Wednesday, August 29, 2012

2012.08.29 To Organize or Not To Organize?

My son John quipped the other day,  “Where is John the Baptist when we need him?”

(Today happens to be on the  liturgical calendar to remembering the beheading of John the Baptist, the biblical prophet who organized the people around sin, repentance and a new way of life. Good idea, not good for the powers of his day who preferred the status quo: despair and poverty for the 99%, power, money and isolation for the 1% with the egos.) 

Let’s get organized! hollered John the Baptist.  I think I shouted that to my young family, or if I didn’t I thought it loudly.  It seemed to me that in our family of six we needed to find a way to go in the same direction at the same time at least once a day—other than to bed. 

I wonder if Godde conjured that divine thought in Her mind just the instant before the firmament split-seconded out of control and Creation burst through—disorganized as hell.

Well, my family never did get organized much—except in heart.  We managed to stay in love despite internecine wars, divorce, suffering, geography, illness, alcoholism, sex, and even religion. We kept the vision of each other’s faces in heart and mind and memory. We occupied each other.

Occupiers recently occupied their vision of economic justice with their bodies. They sat down and stood for the shear voicing of truth.  AND I want them to get organized so that voice won’t fade out and whoosh off like so much sage brush in the desert.  I want them to keep screaming   like John Baptist. I want them to influence voters who have privacy in voting booths to vote, not according to external ideologies but according to their highest values and their spirituality— especially women who may be afraid to stray from the “herd” or think that they are better off kept in a patriarchal world.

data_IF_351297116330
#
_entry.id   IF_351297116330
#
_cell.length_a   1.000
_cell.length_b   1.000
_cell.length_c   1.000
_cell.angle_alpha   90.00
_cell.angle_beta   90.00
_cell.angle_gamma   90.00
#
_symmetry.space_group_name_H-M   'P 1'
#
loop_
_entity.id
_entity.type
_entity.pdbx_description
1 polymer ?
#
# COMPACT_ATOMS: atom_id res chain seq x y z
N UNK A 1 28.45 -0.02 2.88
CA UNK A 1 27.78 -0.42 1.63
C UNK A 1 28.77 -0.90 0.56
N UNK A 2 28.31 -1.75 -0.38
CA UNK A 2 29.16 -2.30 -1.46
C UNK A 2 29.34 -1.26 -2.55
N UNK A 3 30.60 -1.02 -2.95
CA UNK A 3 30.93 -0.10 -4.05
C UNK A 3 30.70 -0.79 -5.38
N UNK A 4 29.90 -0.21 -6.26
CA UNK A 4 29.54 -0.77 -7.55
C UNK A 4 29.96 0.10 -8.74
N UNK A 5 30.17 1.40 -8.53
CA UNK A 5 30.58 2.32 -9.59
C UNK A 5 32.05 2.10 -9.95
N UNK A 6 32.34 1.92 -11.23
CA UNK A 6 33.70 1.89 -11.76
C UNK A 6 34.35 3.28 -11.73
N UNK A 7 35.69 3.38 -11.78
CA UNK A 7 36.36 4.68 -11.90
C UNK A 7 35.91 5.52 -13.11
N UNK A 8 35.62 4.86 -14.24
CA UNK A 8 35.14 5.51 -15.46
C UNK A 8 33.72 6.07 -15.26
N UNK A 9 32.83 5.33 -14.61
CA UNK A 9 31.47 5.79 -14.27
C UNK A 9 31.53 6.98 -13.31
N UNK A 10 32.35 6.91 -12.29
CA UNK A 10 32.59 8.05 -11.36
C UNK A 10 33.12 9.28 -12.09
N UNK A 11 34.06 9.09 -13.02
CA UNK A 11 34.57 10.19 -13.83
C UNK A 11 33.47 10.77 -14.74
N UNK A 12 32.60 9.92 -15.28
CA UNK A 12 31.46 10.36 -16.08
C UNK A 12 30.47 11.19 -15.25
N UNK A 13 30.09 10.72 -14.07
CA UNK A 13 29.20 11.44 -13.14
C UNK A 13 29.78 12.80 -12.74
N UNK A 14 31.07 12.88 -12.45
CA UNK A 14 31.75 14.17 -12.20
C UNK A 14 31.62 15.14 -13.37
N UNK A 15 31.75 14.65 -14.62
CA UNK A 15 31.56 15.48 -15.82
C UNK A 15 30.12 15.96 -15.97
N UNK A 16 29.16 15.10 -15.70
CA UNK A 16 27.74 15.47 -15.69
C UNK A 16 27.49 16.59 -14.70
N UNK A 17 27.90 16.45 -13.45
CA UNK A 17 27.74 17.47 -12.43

To be blunt I want them to vote for the vision they occupied.  Republicans right now are organizing around a vision that compartmentalizes and categorizes human beings, envisioning an either/or nation, and excluding those who don’t fit their criteria.  Some Christians agree. I shudder.

President Obama envisions a both/and, bipartisan nation, organized and occupied by all for all. 
He could use a little more John the Baptist chutzpah but his vision bears my spirituality and will get my vote.
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What about ORGANIZED RELIGION? — which is currently thought heinous.

The early seekers and followers of divinity realized there was more to this messy life than human effort. So they organized themselves and drew a community together to worship a Mystery they couldn’t know except by faith. Awestruck and wonderstruck they uttered prayers. It all began in astonishments and a vision.
And then they organized, the inevitable next step to preserve what they held most dear. This is true for families, nations and religions. 

Of course organization can kill if it gets encrusted in mere habit and when it isn’t occupied by flesh and blood and soul. Let’s face it: Love, by its nature, is impossibly disorganized.  But not abandoned if the people keep hold of the vision: love, peace, justice and equity for all earth. 

So I want our church and our nation to re-organize, to re-occupy a vision of common good, love divine and human, sacred and secular.

 So where IS  John the Baptist when we need him?